Application Packaging is the process of bundling together all files, components, and information in an application executable file or package that are required to install, start, execute, and run an application in a specific environment. As an application is developed and readied for release, it will be packaged. However, re-packaging might become necessary down the road if the environment in which the application is running changes. For example, re-packaging might be needed for certain applications to upgrade them to run on Windows 10. 

This process can be managed internally through a dedicated application packaging and testing team or can be outsourced. Traditionally, this tedious, labor-intensive, and lengthy/costly process was the number one bottleneck for any IT Transformation project. Thankfully, with application packaging and testing automation, the workload, time, and cost can be significantly reduced!

Application Testing: QA, OAT, and UAT

After an application has been packaged, it is time to ensure that it will not only install, run, and uninstall without any issues (e.g., screen freezes during start-up process), but also that the application performs as expected, doesn't interfere with any other applications, and doesn't cause any bandwidth or other performance drains for the environment it runs in.

  • Quality Assurance (QA) Testing. The first step is your Quality Assurance (QA) testing which should be completed as part of the installation package creation process. It allows your testers to ensure that the database is operating correctly to install, uninstall, and repair an application. Once you have a successful test outcome, your application can be routed to your operational acceptance testing.  
  • Operational Acceptance Testing (OAT). Next, your packaging or development team needs to test the application for non-functional issues, meaning the team looks for how much bandwidth, RAM capacity, and other KPIs the application uses. This is an important step for any larger organization. Imagine thousands of users opening up a certain business application at the beginning of the workday and the app freezes because it maxes out your bandwidth capacity! 
  • User Acceptance Testing (UAT). Once the application clears that hurdle, it is time to test on a functional level — e.g., is the application doing what it is supposed to do? This is done by a designated product owner in a business unit.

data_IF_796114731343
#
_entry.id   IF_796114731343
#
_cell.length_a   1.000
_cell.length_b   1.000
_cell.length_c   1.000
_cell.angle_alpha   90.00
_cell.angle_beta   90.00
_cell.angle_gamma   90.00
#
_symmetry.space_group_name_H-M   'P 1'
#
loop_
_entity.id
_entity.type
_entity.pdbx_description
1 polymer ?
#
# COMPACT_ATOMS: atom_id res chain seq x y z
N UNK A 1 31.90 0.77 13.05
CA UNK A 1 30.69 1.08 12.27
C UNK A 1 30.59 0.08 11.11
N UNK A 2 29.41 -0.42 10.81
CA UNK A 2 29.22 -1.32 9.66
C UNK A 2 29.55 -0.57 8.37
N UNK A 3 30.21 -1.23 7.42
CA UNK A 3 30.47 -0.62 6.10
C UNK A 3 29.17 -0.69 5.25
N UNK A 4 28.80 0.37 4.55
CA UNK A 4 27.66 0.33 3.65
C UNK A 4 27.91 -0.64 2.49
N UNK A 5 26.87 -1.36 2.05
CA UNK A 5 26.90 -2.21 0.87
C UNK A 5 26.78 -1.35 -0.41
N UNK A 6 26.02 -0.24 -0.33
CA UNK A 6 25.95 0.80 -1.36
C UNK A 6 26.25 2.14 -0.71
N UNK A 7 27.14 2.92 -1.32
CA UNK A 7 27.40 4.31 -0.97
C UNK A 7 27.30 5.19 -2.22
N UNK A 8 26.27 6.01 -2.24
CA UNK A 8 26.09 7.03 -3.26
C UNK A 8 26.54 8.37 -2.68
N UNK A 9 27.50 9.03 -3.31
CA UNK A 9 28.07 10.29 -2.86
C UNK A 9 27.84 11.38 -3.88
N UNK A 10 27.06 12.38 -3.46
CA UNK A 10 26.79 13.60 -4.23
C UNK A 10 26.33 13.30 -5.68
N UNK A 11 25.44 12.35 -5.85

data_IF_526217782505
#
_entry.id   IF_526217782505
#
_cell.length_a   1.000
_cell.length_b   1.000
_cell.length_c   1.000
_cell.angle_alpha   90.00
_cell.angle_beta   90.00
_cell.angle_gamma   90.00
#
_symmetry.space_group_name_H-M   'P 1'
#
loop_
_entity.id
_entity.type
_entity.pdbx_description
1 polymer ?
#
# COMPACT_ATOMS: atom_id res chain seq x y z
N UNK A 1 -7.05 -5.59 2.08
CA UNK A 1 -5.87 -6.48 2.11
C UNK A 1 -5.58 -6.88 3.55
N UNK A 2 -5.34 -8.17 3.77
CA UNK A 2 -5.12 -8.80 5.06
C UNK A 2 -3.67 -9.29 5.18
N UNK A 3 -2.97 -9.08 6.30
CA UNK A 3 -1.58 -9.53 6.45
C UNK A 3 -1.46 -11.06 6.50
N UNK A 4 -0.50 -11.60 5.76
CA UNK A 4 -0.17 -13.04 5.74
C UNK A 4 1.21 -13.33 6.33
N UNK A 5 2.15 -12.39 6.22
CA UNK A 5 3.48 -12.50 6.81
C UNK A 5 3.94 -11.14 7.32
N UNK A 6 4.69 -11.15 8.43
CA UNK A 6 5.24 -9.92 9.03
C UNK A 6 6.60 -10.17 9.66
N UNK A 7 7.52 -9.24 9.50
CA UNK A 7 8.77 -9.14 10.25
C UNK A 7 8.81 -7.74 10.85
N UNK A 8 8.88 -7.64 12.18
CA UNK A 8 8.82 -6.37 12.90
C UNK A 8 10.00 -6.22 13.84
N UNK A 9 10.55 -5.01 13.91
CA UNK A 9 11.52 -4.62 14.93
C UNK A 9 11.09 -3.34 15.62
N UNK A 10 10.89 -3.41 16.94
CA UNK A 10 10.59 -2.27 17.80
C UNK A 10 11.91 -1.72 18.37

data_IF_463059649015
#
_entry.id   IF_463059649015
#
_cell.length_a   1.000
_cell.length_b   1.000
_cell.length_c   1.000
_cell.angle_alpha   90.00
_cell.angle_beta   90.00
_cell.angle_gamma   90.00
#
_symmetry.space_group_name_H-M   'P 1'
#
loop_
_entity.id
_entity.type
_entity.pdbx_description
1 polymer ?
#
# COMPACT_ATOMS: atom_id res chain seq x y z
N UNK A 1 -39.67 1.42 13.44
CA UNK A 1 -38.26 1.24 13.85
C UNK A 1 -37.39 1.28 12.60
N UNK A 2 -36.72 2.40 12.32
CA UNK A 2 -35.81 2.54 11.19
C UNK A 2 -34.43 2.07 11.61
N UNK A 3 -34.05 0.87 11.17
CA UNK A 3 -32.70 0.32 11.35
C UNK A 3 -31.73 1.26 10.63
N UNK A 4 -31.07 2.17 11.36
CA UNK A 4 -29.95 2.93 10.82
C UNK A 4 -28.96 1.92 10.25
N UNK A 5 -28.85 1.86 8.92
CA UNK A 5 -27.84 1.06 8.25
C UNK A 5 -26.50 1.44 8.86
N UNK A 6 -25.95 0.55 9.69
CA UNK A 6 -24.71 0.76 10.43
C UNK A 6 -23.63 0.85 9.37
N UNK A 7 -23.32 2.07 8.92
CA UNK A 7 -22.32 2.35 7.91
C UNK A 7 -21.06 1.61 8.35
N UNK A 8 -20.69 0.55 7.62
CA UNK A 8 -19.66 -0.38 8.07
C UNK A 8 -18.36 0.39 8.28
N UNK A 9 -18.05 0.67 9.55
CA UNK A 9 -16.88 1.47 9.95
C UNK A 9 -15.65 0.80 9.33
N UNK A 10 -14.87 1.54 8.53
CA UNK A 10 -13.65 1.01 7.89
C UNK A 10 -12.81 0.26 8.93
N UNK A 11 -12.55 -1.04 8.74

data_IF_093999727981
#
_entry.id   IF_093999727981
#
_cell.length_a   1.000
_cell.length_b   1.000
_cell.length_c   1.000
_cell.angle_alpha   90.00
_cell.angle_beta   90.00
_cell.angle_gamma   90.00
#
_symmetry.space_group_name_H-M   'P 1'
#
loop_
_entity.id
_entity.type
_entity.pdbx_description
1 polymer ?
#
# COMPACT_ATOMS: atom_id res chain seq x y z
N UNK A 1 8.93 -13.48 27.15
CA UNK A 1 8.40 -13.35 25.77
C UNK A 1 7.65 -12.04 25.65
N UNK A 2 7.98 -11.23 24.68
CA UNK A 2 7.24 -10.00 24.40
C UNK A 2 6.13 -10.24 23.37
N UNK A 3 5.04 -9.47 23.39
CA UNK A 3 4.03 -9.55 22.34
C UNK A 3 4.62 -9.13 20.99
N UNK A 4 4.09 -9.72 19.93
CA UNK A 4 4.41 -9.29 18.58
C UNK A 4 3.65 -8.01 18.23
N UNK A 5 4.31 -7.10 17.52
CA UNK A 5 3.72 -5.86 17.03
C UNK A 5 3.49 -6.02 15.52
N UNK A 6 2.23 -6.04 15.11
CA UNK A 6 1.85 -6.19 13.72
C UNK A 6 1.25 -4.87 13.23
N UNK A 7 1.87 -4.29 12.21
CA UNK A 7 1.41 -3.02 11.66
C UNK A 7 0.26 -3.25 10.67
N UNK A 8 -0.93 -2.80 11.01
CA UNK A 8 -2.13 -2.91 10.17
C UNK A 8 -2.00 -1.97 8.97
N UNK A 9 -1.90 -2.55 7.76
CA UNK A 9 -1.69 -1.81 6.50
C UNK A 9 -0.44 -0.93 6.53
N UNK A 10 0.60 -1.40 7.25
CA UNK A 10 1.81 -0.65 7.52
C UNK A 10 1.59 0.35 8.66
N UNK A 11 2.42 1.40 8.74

Application Pilot, Publishing, And Deployment

Before your app can go live and be made available to your business users, you will have to do a few more things:

  • Pilot Release. The term "Pilot", in regards to application packaging and testing, refers to the initial soft release of the User Acceptance Testing package to a small number of users. This pre-production release allows you to ensure that the application isn't going to break anything under real-world circumstances before it is rolled out to a broader audience.
  • Publishing. Now your app has passed all tests and needs to be published, which means its application package is made available in a form that business users can install to access the application. One common approach to publishing apps in enterprises is doing so through a corporate app store or the Microsoft Store. The file or package output is created in a desktop management platform (e.g., Microsoft SCCM) for multiple testing platforms and teams.
  • Deployment. Finally, the successfully UAT signed-off application can now be released. The official term for that step is "deployment". 

This concludes the application packaging and testing cycle. However, there is one more important term I want to share with you as it is a crucial concept to keeping your application estate as secure as possible: application whitelisting.

Application Whitelisting

Imagine your application portfolio as a huge assortment of potential vulnerabilities.

You don't know if they will cause damage or not, nor do you know how much. To keep your organization safe, you will have to come up with a process that separates the wheat from the chaff, so to speak — the ones that are deemed safe as they meet internal security guidelines, and the ones that aren't. 

Now, there are two ways of going about that. In the first method, called black-listing, you assume the application is safe until there is a reason not to, at which point you then specifically declare it as unsafe and put it on a blacklist. This method has been used by antivirus programs for years. However, the downside is that you are exposing yourself to potential threats until the application is blacklisted.

Contrary to that, application whitelisting will disallow all applications by default and only permit those explicitly allowed. This proactive approach tightens your security defenses from the start as it exposes your environment to fewer potential threats!

Next Steps

I hope this article cleared up some confusion around the very technical world of application packaging and testing. I encourage you to dig deeper and to have conversations around automating and accelerating this process to eliminate one of the largest bottlenecks your team will face on their path to Digital Transformation and Evergreen IT. If you have any questions, please feel free to reach out directly or schedule a consultation below.